US 7484121 B2 Abstract Autonomic computing systems are self-aware and self-healing. Microstates of components of a system are organized into macrostates, and the macrostates are organized into meta-dynamic states (MDS's). When the system is perturbed, it is determined whether the system enters a given undesirable MDS. Where the system will enter an undesirable MDS, a microstate/MDS graph (MMG) is constructed depicting which meta-dynamic states the system enters when its microstates are changed. A self-heal graph (SHG) is constructed from the MMG. The undesirable MDS is at the center of, and a desired MDS is at the periphery of, the SHG. The SHG has paths from the undesirable MDS to the desired MDS, each path having an associated cost incurred if the system moves along the path. An optimal path is selected from these paths that have the lowest associated costs. The system moved on the selected optimal path to reach the desired MDS.
Claims(3) 1. A method comprising:
organizing a computing system into a plurality of meta-dynamic states, the computing system having a plurality of components, each component having a plurality of microstates, the microstates of the components organized into a plurality of macrostates of the computing system, the macrostates organized into the meta-dynamic states;
monitoring the computing system, such that perturbations of the computing system are detected;
where a perturbation of the computing system will result in movement thereof to a new meta-dynamic state,
determining whether the new meta-dynamic state is undesirable;
where the new meta-dynamic state is undesirable,
determining a path to cause the computing system to move back to a desirable meta-dynamic state; and,
causing the computing system to move on the path to the desirable meta-dynamic state,
wherein the macrostates are organized into attractors and basins of attraction, each attractor being a stable state in which the computing system is stable, and each basin of attraction being a transient state in which the computing system is unstable, but which leads to one of the attractors,
said method further comprising constructing an attractor separation map indicating how the attractors are separated from one another by a plurality of hamming distances, each hamming distance being a number of bits that differ between two attractors.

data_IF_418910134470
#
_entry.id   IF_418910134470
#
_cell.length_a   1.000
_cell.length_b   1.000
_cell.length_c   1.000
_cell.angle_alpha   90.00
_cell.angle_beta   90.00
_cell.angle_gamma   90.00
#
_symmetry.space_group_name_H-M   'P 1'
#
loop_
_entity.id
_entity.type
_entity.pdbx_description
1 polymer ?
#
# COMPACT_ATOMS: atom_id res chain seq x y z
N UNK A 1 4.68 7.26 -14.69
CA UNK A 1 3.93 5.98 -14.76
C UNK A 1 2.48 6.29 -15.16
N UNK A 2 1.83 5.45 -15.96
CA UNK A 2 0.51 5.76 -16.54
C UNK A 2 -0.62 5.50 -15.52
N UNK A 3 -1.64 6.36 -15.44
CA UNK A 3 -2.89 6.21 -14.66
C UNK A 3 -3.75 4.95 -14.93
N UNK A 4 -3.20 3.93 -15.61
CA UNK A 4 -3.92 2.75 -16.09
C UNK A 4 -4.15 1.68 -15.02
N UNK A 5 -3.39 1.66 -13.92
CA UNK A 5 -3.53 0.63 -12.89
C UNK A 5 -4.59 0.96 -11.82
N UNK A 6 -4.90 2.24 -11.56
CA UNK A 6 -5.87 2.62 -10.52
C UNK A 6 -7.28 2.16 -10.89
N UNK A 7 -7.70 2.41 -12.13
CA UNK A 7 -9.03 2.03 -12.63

2. A method comprising:
organizing a computing system into a plurality of meta-dynamic states, the computing system having a plurality of components, each component having a plurality of microstates, the microstates of the components organized into a plurality of macrostates of the computing system, the macrostates organized into the meta-dynamic states;
monitoring the computing system, such that perturbations of the computing system are detected;
where a perturbation of the computing system will result in movement thereof to a new meta-dynamic state,
determining whether the new meta-dynamic state is undesirable;
where the new meta-dynamic state is undesirable,
determining a path to cause the computing system to move back to a desirable meta-dynamic state; and,
causing the computing system to move on the path to the desirable meta-dynamic state,
wherein determining a path to cause the computing system to move back to a desirable meta-dynamic state comprises: constructing a microstate/meta-dynamic state graph that depicts which of the meta-dynamic states the computing system enters when one or more of the microstates are changed according to one or more parameters,